(A review of ‘The Driver’s seat’ a novel by Muriel SparkFirst written on August 16, 2018) A kind of novella that spends more time in your mind than on the page. Spark does it brilliantly by working under-the-hood. It is no spoiler that it is all about Lise executing her plan to kill herself. And so it is “it’s a whydunnit in q-sharp major and it has a message: never talk to the sort of girls that you wouldn’t leave lying about in your drawing-room for the servants to pick up.” – the lines Lise used to describe the last book she read. But the why never gets answered clearly. Elizabeth Taylor in cinematic adoption of The Driver’s Seat By the end, we get clear clues that she must have suffered some psychological problems. And mental illness can describe her problems and one can easily dismiss it at that, but from Shakespeare to Plath to Gogol to Grass to Han Kang, writers have long held habit of putting methods in madness. I will forward two theories, not mutually exclusive. Suicides, especially those who have been planning to kill themselves for a long time, tend to be dramatic (think ’13 reasons
(A short fiction by Sidharth VardhanFebruary 17, 2018) 51.I think of death as a friend. I told you how mere thought of killing myself makes it easier to go through troublesome nights. And ain’t it a sign of good friend? That mere idea of meeting her should assure you? I have see my aunt, mother and grandmother suffer miserably. It was their life that had become ugly and not death. Death came like an older friend and took their misery away in a single moment. 52.Perhaps Gaiman is right. You would look at Death and think that you have already met her. She would be that approachable, that friendly. 53.You tell me that there are friends enough in this world. Yes there are. I know that. But their good intentions don’t give results. They just don’t have that kind of powers. Death can end my sufferings in a moment. 54.One of Gaiman’s character Prez, a sort of ideal US president, gets a chance to see different versions of US after death. I wish that would be case with me too. I don’t care for US, India or any other country for that matter. But I do wish to see world’s, all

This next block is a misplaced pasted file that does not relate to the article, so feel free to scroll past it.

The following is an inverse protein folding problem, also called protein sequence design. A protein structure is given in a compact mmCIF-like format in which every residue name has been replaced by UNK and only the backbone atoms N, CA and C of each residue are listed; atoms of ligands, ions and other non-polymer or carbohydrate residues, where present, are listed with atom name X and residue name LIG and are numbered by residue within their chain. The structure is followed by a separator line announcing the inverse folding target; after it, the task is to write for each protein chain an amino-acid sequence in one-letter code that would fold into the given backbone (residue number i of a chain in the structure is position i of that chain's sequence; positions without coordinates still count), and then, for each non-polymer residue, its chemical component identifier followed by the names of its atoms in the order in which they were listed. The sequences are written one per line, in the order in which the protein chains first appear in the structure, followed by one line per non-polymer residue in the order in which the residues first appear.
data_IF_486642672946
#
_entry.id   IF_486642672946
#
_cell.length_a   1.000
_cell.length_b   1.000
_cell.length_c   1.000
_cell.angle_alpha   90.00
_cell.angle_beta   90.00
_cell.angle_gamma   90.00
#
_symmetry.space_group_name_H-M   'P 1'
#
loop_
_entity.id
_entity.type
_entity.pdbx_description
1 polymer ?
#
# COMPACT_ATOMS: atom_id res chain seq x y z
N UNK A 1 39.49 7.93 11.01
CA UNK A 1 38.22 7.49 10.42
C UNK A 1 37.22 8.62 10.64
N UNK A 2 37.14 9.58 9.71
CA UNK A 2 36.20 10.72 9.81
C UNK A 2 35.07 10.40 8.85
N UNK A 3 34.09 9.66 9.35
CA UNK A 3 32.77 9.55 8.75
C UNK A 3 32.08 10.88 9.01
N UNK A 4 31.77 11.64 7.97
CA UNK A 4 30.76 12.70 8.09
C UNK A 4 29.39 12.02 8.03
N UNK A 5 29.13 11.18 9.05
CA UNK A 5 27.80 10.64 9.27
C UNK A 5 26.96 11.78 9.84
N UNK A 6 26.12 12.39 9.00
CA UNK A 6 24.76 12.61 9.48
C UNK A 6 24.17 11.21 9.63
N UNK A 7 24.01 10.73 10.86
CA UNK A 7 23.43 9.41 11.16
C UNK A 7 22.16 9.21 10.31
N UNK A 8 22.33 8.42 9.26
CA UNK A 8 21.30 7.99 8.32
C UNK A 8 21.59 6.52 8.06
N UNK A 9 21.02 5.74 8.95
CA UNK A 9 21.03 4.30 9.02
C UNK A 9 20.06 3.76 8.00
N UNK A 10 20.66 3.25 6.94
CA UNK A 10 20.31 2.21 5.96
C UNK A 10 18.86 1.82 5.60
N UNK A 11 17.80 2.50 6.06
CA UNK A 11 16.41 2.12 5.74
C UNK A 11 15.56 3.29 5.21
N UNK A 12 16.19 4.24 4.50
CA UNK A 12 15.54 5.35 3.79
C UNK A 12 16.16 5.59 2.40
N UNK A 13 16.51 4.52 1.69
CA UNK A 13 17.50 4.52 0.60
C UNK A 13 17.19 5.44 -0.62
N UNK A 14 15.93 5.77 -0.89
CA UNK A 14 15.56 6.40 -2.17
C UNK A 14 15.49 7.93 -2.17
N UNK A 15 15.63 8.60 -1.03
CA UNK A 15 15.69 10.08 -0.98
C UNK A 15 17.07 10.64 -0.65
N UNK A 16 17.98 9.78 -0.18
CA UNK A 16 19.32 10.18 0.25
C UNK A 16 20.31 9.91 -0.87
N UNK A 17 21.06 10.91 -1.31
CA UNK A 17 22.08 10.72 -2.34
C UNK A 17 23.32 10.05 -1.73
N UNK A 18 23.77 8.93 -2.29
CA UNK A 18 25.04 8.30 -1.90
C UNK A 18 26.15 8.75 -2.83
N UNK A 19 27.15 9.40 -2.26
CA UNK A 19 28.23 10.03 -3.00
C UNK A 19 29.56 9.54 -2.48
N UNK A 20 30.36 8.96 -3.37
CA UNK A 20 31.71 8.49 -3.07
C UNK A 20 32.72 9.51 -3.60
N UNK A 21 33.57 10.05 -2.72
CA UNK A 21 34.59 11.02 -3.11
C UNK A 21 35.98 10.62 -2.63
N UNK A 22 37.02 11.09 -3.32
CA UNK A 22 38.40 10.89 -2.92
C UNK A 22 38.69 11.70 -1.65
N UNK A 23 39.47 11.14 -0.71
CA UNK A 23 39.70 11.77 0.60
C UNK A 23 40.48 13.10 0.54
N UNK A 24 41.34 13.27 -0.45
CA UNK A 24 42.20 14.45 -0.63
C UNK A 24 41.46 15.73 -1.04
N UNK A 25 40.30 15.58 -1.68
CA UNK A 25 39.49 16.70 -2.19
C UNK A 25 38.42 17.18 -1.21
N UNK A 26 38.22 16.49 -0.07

(A short fiction by Sidharth VardhanAugust 2018) 26.So often one hears people say that everyone who lives must die. I wonder if they ever think about what it implies. That living is dying. That life is a slow poison – arguably the slowest of them all but hardly one with least suffering. On the contrary, one that makes one suffer the most. 27.And there is more truth to the above argument than a mere play at words. Because at some point in our lives, we do become conscious of the presence of this poison in our chest, that makes one suffer like an invisible dragger already deep into our heart – there are so many names for this feeling – the great sadness of life, the existinal crisis, the littleness of our existence, the meaninglessness of whole thing, but whatever you may call it, sooner or later you will feel it. At that point, there are only two honest ways of reacting to the situation – killing oneself or going mad. 28.Most of us though chose to be hypocrites. We chose to live in illusions and lies we build ourselves for it. I’m a hypocrite too, but I guess I
(A short fiction by Sidharth VardhanJune, 2018) 1.I think a lot about dying. Dream about it. But as much as I think of suicide, it is always about how would people feel afterward and rarely the actual incident death, It is somehow difficult to imagine myself dying – dead yes, but not dying, and if I do imagine death, it is rarely causing me suffering – what would be point of dying if I was to suffer through it? I may as well live. 2.There is a girl in my apartment. One of my roommate’s girlfriend. She and my other roommates are joking around. I can’t bring myself to join them. Something keeps me aloof. It ain’t envy or attraction to her. I somehow rarely get attracted to a women. Just as something keeps me from mixing with people in general. In fact, I can rarely feel anything, lesser still the pain. I just can’t bring myself to eat – three days already since I last ear something. I just can’t care – for myself or for others. It is four days and I still don’t know names of any of them. It is as if something is already dead